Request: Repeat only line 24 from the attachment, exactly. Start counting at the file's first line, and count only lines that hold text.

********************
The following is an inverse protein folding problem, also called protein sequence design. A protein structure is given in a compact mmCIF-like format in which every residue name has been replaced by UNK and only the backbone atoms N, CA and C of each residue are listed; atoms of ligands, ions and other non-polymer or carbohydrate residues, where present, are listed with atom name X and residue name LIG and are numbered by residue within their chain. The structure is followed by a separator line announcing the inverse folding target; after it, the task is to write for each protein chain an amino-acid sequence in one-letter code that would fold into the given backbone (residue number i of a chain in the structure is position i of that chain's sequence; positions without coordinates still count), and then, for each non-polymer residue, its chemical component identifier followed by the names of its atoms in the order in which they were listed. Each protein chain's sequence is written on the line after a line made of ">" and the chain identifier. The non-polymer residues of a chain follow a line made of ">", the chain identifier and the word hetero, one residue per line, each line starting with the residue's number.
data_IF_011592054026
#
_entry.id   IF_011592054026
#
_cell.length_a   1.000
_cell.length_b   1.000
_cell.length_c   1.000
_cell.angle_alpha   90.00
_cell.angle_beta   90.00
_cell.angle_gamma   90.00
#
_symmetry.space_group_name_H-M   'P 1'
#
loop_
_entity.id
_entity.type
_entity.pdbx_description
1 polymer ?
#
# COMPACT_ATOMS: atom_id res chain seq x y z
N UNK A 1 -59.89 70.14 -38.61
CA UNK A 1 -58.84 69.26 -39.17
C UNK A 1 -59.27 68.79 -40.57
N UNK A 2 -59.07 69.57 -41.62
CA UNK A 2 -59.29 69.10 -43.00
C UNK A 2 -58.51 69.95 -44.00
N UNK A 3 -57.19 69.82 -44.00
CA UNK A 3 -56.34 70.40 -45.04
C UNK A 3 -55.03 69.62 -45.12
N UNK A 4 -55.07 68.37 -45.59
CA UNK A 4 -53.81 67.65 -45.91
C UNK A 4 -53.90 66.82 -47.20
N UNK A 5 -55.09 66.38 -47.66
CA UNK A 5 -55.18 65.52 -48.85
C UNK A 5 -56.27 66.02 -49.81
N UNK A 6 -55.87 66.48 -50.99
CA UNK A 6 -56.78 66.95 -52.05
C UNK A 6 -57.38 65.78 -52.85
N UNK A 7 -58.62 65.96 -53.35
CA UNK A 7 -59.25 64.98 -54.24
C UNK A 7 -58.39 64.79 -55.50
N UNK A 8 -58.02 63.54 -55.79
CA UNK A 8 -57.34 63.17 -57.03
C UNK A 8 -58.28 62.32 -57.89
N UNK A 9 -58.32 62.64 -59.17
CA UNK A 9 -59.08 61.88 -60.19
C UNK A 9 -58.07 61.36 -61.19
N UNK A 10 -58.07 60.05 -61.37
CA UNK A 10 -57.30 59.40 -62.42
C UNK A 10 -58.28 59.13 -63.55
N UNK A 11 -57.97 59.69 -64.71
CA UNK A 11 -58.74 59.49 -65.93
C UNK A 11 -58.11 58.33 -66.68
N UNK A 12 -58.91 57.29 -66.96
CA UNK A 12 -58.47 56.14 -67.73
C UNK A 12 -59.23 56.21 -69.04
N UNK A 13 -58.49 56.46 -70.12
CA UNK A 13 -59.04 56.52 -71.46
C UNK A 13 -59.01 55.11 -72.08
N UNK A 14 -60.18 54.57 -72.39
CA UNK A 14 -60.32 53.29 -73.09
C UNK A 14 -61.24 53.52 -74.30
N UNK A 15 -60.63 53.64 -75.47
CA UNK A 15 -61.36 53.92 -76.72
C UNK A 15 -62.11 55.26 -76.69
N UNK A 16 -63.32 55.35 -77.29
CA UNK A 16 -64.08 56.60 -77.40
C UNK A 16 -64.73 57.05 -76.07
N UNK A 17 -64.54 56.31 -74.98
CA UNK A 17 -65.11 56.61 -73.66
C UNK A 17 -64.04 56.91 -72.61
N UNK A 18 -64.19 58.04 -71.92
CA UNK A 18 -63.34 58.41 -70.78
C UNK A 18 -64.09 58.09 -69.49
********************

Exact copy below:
C UNK A 1 -59.27 68.79 -40.57